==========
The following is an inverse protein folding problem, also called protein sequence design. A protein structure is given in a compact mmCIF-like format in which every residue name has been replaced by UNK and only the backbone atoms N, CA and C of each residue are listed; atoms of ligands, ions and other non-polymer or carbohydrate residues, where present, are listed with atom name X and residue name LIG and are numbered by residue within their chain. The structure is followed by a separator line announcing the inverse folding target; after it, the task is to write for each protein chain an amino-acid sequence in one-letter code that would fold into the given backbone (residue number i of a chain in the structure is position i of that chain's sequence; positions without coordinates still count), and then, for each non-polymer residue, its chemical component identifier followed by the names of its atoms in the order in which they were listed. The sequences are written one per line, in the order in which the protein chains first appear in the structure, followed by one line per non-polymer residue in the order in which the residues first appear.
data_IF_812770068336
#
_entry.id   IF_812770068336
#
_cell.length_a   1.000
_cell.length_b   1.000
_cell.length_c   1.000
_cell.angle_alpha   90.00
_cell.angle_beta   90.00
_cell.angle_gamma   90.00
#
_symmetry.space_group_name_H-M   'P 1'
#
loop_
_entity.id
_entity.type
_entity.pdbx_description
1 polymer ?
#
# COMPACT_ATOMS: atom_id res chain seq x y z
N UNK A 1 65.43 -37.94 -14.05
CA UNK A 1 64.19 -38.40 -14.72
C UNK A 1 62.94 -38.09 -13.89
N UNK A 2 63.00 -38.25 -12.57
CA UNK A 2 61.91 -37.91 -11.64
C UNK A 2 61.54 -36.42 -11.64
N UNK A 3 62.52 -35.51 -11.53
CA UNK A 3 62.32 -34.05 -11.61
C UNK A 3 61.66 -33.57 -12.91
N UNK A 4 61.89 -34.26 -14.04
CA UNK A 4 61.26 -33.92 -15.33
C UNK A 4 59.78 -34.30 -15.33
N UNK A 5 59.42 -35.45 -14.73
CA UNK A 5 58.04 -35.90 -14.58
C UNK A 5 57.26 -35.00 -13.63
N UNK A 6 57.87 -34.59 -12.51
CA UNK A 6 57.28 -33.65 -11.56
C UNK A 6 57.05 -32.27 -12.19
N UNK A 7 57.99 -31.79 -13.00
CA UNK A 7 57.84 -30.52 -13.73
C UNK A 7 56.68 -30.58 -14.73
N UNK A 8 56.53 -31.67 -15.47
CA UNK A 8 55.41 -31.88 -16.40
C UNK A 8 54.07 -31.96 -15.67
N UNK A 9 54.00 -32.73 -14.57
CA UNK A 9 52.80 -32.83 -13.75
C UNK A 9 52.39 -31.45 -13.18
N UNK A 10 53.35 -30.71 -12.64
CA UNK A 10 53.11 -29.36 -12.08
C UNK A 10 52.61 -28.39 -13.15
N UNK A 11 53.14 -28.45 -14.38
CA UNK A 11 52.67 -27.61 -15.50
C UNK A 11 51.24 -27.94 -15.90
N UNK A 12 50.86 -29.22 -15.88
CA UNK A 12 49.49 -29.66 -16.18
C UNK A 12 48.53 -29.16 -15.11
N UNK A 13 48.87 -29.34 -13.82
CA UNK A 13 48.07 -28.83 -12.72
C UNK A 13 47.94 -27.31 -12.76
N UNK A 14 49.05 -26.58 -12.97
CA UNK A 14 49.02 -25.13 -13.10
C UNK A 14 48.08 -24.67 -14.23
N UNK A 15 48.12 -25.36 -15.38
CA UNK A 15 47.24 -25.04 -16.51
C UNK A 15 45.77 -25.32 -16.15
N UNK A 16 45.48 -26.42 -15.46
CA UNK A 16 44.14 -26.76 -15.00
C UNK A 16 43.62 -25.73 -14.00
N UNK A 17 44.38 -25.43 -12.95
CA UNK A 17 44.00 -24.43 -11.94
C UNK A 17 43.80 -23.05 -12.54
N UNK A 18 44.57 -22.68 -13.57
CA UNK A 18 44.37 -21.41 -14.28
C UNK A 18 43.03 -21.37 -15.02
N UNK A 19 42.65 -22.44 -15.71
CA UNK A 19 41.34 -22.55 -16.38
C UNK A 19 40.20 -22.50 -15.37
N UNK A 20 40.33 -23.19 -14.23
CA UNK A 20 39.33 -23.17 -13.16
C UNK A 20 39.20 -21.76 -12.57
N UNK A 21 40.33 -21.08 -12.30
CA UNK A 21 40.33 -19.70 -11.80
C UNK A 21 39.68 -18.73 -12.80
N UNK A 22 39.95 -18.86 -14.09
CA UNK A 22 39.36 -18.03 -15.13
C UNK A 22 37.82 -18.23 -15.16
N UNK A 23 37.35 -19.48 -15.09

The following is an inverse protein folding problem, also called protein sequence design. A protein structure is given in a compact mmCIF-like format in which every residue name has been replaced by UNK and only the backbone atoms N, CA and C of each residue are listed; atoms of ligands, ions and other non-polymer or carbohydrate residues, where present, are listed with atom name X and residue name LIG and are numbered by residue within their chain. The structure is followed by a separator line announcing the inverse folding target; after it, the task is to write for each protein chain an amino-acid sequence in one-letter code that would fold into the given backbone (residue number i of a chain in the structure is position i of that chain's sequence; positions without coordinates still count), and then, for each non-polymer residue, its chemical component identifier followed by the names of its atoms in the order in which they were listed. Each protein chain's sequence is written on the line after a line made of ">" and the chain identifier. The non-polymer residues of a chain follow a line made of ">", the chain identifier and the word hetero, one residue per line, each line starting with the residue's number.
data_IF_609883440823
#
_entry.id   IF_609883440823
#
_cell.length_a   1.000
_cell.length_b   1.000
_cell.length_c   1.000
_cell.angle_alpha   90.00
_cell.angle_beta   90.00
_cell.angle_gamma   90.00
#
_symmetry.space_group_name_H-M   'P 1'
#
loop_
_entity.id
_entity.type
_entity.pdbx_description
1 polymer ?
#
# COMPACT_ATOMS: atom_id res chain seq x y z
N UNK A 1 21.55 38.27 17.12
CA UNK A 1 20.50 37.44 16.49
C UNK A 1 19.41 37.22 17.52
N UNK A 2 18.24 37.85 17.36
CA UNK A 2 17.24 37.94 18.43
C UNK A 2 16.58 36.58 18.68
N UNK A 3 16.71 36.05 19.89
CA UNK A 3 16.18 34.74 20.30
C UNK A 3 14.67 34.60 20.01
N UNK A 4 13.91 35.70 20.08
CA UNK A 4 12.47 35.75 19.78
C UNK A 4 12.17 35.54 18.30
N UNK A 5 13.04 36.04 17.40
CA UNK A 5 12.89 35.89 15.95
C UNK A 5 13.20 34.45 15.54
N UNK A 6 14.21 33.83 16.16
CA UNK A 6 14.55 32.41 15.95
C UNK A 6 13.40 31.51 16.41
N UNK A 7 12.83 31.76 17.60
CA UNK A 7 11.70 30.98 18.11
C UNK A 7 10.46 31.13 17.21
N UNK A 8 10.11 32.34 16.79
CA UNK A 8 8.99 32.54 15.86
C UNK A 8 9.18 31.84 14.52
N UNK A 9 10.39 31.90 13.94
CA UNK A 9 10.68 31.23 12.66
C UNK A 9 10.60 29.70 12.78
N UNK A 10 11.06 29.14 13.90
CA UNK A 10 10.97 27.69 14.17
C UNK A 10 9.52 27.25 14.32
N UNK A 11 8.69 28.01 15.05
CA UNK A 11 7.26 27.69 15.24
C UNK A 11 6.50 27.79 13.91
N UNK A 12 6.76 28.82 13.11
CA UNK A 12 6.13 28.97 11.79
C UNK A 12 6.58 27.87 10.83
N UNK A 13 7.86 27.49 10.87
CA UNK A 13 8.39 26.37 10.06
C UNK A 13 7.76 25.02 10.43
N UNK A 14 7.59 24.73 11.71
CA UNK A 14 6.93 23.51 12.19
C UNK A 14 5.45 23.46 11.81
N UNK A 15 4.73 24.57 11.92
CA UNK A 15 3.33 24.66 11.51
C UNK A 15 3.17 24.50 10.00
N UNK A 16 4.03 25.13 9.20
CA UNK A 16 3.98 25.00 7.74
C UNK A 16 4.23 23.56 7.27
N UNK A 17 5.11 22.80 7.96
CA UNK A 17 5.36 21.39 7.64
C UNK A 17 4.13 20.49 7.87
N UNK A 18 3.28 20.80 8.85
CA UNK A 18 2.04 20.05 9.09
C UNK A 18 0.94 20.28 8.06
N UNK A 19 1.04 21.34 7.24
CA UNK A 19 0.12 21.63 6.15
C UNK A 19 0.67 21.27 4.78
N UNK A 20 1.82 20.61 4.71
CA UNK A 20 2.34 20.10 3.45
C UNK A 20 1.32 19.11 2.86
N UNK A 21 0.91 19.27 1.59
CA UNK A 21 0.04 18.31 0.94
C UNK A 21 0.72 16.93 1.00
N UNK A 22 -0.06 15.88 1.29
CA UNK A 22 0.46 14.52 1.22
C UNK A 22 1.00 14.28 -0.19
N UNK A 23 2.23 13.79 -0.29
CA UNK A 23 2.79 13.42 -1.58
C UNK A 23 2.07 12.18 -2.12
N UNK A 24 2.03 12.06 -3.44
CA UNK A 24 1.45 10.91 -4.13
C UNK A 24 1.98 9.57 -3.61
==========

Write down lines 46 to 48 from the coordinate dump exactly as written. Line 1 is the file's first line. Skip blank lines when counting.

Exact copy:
N UNK A 9 54.00 -32.73 -14.57
CA UNK A 9 52.80 -32.83 -13.75
C UNK A 9 52.39 -31.45 -13.18